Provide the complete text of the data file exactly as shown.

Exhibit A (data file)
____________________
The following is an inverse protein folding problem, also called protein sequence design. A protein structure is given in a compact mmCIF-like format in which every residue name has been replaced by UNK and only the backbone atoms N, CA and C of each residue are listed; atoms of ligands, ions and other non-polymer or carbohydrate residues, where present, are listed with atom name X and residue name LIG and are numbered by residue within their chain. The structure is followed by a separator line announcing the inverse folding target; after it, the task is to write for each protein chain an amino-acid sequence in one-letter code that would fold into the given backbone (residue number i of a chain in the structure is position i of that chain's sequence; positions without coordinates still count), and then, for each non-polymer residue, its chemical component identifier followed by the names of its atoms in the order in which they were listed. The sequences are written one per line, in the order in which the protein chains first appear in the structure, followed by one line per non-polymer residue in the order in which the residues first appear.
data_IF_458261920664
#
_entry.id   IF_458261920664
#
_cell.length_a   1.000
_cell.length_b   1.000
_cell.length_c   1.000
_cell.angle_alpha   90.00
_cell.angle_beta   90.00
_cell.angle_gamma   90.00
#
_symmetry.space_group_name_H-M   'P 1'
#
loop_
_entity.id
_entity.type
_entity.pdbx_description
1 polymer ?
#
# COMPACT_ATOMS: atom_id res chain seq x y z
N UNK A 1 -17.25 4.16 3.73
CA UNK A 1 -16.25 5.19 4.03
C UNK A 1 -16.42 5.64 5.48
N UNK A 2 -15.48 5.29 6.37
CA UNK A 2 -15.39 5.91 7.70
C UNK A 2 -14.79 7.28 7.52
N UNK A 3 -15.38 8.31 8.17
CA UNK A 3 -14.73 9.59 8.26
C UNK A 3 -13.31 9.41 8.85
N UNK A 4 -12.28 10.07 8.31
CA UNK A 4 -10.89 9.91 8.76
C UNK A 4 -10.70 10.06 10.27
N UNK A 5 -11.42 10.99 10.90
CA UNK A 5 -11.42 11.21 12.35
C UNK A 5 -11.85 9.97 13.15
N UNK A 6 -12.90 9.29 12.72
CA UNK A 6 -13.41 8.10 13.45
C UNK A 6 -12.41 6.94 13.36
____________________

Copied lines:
The following is an inverse protein folding problem, also called protein sequence design. A protein structure is given in a compact mmCIF-like format in which every residue name has been replaced by UNK and only the backbone atoms N, CA and C of each residue are listed; atoms of ligands, ions and other non-polymer or carbohydrate residues, where present, are listed with atom name X and residue name LIG and are numbered by residue within their chain. The structure is followed by a separator line announcing the inverse folding target; after it, the task is to write for each protein chain an amino-acid sequence in one-letter code that would fold into the given backbone (residue number i of a chain in the structure is position i of that chain's sequence; positions without coordinates still count), and then, for each non-polymer residue, its chemical component identifier followed by the names of its atoms in the order in which they were listed. The sequences are written one per line, in the order in which the protein chains first appear in the structure, followed by one line per non-polymer residue in the order in which the residues first appear.
data_IF_458261920664
#
_entry.id   IF_458261920664
#
_cell.length_a   1.000
_cell.length_b   1.000
_cell.length_c   1.000
_cell.angle_alpha   90.00
_cell.angle_beta   90.00
_cell.angle_gamma   90.00
#
_symmetry.space_group_name_H-M   'P 1'
#
loop_
_entity.id
_entity.type
_entity.pdbx_description
1 polymer ?
#
# COMPACT_ATOMS: atom_id res chain seq x y z
N UNK A 1 -17.25 4.16 3.73
CA UNK A 1 -16.25 5.19 4.03
C UNK A 1 -16.42 5.64 5.48
N UNK A 2 -15.48 5.29 6.37
CA UNK A 2 -15.39 5.91 7.70
C UNK A 2 -14.79 7.28 7.52
N UNK A 3 -15.38 8.31 8.17
CA UNK A 3 -14.73 9.59 8.26
C UNK A 3 -13.31 9.41 8.85
N UNK A 4 -12.28 10.07 8.31
CA UNK A 4 -10.89 9.91 8.76
C UNK A 4 -10.70 10.06 10.27
N UNK A 5 -11.42 10.99 10.90
CA UNK A 5 -11.42 11.21 12.35
C UNK A 5 -11.85 9.97 13.15
N UNK A 6 -12.90 9.29 12.72
CA UNK A 6 -13.41 8.10 13.45
C UNK A 6 -12.41 6.94 13.36